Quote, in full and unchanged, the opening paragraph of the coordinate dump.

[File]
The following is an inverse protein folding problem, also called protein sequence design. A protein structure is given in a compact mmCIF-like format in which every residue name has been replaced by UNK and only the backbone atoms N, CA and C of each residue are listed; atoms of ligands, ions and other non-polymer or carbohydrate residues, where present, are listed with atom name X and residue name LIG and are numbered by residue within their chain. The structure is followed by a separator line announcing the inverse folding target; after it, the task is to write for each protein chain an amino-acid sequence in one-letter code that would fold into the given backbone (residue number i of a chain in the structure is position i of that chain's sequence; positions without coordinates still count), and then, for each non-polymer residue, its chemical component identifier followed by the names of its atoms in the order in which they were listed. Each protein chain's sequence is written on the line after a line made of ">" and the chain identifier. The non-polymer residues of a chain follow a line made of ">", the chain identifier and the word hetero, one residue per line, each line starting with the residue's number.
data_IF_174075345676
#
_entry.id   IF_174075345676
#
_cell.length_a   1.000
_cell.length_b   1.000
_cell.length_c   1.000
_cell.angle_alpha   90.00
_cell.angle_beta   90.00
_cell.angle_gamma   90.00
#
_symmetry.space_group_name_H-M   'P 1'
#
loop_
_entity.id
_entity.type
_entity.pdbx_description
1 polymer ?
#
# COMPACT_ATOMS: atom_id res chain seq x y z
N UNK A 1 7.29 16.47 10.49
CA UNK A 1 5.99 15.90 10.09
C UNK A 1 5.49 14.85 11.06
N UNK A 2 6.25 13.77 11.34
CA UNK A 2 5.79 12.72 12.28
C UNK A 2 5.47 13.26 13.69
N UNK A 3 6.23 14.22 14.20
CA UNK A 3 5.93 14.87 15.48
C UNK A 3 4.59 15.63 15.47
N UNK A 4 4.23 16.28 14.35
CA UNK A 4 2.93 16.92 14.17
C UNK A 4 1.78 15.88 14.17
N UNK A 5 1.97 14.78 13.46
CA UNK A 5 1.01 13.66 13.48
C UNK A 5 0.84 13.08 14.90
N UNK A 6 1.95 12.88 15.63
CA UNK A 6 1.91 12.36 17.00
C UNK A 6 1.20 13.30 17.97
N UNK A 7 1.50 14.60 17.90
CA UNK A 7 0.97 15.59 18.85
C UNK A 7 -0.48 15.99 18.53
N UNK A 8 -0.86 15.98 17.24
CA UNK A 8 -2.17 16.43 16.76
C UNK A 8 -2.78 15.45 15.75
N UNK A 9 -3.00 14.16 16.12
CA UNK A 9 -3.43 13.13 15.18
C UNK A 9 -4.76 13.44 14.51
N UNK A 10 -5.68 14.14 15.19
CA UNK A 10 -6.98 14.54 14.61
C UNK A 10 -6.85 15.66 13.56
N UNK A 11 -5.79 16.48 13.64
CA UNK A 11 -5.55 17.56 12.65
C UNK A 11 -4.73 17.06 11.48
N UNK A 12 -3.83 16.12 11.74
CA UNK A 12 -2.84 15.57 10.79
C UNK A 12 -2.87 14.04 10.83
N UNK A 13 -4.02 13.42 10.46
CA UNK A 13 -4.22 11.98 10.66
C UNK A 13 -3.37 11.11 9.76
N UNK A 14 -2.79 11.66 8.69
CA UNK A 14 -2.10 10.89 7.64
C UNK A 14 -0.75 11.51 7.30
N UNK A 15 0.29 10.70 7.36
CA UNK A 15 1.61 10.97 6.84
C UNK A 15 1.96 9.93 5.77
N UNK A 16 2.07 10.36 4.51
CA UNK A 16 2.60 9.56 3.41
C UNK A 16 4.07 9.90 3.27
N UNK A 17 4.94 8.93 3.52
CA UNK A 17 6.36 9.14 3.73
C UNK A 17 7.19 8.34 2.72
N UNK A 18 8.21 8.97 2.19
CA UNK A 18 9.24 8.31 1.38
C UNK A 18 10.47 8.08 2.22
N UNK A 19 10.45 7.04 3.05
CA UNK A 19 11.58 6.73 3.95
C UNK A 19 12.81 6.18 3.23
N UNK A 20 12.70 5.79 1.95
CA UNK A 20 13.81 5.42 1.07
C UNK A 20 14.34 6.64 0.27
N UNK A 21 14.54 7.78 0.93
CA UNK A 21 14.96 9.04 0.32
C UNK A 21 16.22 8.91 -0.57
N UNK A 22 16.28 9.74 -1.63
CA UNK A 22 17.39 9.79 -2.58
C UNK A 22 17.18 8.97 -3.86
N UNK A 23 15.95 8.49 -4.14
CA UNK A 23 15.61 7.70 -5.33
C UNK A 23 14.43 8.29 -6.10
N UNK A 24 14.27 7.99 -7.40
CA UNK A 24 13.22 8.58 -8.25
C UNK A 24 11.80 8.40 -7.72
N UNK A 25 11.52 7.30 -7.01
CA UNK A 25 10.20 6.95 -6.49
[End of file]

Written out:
The following is an inverse protein folding problem, also called protein sequence design. A protein structure is given in a compact mmCIF-like format in which every residue name has been replaced by UNK and only the backbone atoms N, CA and C of each residue are listed; atoms of ligands, ions and other non-polymer or carbohydrate residues, where present, are listed with atom name X and residue name LIG and are numbered by residue within their chain. The structure is followed by a separator line announcing the inverse folding target; after it, the task is to write for each protein chain an amino-acid sequence in one-letter code that would fold into the given backbone (residue number i of a chain in the structure is position i of that chain's sequence; positions without coordinates still count), and then, for each non-polymer residue, its chemical component identifier followed by the names of its atoms in the order in which they were listed. Each protein chain's sequence is written on the line after a line made of ">" and the chain identifier. The non-polymer residues of a chain follow a line made of ">", the chain identifier and the word hetero, one residue per line, each line starting with the residue's number.